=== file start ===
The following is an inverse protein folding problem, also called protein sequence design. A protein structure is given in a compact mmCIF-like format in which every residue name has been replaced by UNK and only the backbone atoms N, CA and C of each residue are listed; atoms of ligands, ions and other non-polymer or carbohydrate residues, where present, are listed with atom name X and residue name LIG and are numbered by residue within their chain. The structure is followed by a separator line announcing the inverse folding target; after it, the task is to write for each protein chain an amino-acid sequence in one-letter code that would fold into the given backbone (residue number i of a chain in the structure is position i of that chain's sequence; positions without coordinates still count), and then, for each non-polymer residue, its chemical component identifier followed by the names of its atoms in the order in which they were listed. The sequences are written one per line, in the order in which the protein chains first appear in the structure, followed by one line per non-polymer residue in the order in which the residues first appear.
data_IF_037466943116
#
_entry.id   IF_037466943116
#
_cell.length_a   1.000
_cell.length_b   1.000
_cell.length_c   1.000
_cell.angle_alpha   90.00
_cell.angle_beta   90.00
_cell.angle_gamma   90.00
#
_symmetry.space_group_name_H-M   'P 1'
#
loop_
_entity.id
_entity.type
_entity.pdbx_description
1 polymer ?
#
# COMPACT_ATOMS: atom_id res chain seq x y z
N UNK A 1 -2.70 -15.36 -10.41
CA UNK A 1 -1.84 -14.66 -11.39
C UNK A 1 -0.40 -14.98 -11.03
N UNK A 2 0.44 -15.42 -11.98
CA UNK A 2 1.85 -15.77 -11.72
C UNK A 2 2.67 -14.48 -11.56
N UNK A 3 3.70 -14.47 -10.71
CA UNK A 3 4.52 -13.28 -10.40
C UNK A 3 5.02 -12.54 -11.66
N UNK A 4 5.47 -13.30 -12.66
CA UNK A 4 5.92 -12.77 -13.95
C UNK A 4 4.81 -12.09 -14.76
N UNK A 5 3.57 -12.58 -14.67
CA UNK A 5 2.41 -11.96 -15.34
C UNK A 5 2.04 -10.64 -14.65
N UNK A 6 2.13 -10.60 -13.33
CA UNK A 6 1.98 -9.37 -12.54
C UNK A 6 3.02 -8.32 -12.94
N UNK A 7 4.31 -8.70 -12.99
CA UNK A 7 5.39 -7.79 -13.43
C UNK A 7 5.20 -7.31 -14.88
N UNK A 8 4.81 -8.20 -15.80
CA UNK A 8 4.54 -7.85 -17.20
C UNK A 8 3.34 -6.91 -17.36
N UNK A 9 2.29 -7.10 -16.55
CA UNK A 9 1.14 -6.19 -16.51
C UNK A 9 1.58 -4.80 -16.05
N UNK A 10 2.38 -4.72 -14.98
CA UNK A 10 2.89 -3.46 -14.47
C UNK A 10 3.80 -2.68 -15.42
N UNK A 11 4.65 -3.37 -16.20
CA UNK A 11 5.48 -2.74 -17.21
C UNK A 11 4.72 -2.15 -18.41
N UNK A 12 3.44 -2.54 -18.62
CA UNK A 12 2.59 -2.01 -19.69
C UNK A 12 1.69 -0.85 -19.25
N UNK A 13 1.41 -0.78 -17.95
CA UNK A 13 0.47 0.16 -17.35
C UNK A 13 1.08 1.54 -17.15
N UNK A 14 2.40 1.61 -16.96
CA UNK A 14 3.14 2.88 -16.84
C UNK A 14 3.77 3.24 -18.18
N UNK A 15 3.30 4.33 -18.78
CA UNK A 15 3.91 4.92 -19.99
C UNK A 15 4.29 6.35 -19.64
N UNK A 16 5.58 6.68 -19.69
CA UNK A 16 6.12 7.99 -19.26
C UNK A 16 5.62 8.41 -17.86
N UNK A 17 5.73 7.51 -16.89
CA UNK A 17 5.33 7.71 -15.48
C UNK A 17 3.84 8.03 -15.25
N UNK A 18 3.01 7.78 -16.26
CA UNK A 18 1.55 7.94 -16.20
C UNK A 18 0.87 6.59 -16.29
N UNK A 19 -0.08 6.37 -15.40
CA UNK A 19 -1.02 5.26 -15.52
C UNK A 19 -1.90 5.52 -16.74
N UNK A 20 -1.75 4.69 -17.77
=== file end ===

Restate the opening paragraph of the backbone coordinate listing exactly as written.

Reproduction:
The following is an inverse protein folding problem, also called protein sequence design. A protein structure is given in a compact mmCIF-like format in which every residue name has been replaced by UNK and only the backbone atoms N, CA and C of each residue are listed; atoms of ligands, ions and other non-polymer or carbohydrate residues, where present, are listed with atom name X and residue name LIG and are numbered by residue within their chain. The structure is followed by a separator line announcing the inverse folding target; after it, the task is to write for each protein chain an amino-acid sequence in one-letter code that would fold into the given backbone (residue number i of a chain in the structure is position i of that chain's sequence; positions without coordinates still count), and then, for each non-polymer residue, its chemical component identifier followed by the names of its atoms in the order in which they were listed. The sequences are written one per line, in the order in which the protein chains first appear in the structure, followed by one line per non-polymer residue in the order in which the residues first appear.